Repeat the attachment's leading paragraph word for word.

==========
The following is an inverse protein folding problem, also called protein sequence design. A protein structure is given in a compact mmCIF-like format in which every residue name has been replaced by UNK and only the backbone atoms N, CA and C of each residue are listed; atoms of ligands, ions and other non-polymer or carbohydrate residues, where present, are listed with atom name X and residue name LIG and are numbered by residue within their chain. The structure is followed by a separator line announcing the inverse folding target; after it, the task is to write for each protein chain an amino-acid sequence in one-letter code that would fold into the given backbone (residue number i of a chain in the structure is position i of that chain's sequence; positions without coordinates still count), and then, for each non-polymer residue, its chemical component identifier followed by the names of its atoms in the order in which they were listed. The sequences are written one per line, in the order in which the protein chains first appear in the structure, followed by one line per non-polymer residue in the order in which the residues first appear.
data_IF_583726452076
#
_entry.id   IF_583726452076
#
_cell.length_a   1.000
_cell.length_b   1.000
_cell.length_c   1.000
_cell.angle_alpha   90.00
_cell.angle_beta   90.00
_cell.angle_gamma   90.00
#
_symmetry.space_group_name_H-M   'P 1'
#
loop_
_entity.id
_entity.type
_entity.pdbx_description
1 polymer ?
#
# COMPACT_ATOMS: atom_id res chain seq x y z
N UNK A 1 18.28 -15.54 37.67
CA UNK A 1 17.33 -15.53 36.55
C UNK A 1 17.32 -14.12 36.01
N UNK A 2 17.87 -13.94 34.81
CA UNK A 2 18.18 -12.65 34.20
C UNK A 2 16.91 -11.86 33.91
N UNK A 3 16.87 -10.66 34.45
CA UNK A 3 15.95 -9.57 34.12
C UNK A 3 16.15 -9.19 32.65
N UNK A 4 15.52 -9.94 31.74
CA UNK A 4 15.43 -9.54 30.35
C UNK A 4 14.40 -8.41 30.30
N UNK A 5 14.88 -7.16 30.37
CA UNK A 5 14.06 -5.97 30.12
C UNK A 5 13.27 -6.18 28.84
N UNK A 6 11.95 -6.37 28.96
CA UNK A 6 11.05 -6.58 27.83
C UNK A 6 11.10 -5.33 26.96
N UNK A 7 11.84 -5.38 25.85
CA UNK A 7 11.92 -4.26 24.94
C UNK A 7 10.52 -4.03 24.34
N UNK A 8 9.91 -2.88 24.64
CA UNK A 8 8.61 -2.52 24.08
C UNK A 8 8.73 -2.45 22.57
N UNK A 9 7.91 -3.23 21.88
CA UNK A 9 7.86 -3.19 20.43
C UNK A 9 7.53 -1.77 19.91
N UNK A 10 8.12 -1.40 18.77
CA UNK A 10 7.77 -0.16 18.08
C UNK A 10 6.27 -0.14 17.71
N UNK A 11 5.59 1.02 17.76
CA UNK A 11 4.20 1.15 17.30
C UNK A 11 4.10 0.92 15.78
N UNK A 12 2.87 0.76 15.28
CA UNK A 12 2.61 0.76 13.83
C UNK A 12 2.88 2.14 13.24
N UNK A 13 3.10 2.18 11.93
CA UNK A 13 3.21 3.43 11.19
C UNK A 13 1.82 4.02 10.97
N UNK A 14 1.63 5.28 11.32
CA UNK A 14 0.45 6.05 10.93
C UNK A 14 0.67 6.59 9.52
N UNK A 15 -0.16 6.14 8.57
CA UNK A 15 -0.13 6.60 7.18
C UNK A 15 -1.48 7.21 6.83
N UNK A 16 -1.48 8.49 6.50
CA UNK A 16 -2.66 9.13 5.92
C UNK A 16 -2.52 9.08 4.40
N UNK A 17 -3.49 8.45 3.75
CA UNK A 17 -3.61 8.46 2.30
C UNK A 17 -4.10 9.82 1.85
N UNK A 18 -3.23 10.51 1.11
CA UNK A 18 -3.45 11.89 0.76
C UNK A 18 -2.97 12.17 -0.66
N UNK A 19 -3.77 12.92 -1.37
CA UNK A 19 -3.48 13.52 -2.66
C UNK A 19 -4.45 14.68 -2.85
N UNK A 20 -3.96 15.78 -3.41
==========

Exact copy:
The following is an inverse protein folding problem, also called protein sequence design. A protein structure is given in a compact mmCIF-like format in which every residue name has been replaced by UNK and only the backbone atoms N, CA and C of each residue are listed; atoms of ligands, ions and other non-polymer or carbohydrate residues, where present, are listed with atom name X and residue name LIG and are numbered by residue within their chain. The structure is followed by a separator line announcing the inverse folding target; after it, the task is to write for each protein chain an amino-acid sequence in one-letter code that would fold into the given backbone (residue number i of a chain in the structure is position i of that chain's sequence; positions without coordinates still count), and then, for each non-polymer residue, its chemical component identifier followed by the names of its atoms in the order in which they were listed. The sequences are written one per line, in the order in which the protein chains first appear in the structure, followed by one line per non-polymer residue in the order in which the residues first appear.